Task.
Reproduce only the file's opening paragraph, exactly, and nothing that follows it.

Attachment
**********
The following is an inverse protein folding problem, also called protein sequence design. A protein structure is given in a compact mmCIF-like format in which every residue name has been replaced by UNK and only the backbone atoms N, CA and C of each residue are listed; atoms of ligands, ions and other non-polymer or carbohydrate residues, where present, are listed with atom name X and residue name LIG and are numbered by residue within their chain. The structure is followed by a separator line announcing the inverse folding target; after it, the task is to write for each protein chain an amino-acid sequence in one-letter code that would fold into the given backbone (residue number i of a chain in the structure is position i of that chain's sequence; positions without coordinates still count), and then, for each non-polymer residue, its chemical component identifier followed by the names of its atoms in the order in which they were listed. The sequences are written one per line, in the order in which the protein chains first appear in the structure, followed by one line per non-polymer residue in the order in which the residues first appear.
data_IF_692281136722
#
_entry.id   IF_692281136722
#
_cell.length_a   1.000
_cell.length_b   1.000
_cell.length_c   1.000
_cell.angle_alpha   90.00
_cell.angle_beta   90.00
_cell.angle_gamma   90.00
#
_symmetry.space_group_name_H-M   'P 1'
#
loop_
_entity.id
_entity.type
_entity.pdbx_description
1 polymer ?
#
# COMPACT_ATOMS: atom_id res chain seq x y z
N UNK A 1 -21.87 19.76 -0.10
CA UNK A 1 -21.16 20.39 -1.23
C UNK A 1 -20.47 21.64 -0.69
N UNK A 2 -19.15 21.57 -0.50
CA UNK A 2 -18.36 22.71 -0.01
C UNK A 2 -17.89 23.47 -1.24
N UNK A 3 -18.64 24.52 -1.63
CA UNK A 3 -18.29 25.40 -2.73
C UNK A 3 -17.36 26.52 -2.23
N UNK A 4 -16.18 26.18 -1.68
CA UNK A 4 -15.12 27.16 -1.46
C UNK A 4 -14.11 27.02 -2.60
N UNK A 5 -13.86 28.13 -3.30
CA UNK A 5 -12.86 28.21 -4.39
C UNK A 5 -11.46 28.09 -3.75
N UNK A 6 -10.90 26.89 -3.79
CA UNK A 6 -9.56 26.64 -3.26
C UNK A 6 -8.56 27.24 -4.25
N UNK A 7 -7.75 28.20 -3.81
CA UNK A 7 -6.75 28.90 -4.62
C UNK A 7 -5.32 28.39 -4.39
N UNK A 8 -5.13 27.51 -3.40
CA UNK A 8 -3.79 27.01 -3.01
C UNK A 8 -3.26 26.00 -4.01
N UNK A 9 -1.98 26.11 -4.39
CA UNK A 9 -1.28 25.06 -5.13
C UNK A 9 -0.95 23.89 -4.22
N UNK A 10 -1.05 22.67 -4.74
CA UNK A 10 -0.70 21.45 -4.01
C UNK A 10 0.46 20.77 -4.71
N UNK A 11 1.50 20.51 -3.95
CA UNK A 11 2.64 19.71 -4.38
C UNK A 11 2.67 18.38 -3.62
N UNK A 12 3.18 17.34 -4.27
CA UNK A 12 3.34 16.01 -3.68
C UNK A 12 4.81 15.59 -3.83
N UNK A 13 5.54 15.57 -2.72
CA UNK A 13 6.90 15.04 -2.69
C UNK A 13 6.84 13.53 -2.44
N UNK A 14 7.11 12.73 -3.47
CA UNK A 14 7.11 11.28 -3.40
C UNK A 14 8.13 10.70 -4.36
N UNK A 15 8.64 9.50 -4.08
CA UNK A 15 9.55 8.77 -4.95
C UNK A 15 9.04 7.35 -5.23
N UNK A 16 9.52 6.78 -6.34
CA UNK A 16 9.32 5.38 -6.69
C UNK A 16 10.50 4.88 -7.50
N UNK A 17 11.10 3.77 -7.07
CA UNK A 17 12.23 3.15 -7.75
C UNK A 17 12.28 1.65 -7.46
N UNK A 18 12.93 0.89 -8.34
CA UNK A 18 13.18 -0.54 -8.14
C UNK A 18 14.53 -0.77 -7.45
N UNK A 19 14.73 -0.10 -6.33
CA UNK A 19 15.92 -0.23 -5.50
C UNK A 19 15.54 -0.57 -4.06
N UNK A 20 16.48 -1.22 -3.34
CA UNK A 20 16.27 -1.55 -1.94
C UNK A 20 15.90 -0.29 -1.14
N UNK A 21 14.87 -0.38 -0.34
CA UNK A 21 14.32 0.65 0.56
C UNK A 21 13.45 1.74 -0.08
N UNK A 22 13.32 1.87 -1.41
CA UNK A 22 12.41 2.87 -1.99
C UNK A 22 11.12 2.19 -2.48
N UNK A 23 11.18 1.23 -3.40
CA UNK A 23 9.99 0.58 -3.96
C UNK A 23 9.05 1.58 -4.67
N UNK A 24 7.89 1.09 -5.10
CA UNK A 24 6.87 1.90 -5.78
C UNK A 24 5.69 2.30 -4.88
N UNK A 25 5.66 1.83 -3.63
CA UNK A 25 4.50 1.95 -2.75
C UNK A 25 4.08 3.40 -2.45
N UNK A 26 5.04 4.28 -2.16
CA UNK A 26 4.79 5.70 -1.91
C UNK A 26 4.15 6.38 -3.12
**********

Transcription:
The following is an inverse protein folding problem, also called protein sequence design. A protein structure is given in a compact mmCIF-like format in which every residue name has been replaced by UNK and only the backbone atoms N, CA and C of each residue are listed; atoms of ligands, ions and other non-polymer or carbohydrate residues, where present, are listed with atom name X and residue name LIG and are numbered by residue within their chain. The structure is followed by a separator line announcing the inverse folding target; after it, the task is to write for each protein chain an amino-acid sequence in one-letter code that would fold into the given backbone (residue number i of a chain in the structure is position i of that chain's sequence; positions without coordinates still count), and then, for each non-polymer residue, its chemical component identifier followed by the names of its atoms in the order in which they were listed. The sequences are written one per line, in the order in which the protein chains first appear in the structure, followed by one line per non-polymer residue in the order in which the residues first appear.